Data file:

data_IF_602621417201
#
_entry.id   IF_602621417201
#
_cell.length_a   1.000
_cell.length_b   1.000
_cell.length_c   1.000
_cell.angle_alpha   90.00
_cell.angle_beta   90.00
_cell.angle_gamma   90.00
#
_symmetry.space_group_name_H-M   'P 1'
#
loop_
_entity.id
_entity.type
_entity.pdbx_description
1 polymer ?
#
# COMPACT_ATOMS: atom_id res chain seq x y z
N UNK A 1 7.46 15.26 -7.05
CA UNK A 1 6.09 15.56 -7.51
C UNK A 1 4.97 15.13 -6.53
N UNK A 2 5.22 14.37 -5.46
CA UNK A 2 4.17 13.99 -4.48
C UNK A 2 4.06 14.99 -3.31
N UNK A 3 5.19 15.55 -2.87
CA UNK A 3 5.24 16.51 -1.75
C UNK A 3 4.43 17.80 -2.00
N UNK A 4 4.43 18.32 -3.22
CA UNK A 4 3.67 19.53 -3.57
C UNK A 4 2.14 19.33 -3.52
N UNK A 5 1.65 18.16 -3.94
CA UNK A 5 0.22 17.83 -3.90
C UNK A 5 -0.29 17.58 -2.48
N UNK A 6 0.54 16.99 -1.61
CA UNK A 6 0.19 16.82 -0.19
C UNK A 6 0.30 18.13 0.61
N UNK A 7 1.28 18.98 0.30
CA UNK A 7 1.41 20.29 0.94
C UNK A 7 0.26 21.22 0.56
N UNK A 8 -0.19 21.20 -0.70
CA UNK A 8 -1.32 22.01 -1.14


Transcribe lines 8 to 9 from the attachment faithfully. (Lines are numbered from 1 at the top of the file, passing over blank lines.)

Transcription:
_cell.angle_alpha   90.00
_cell.angle_beta   90.00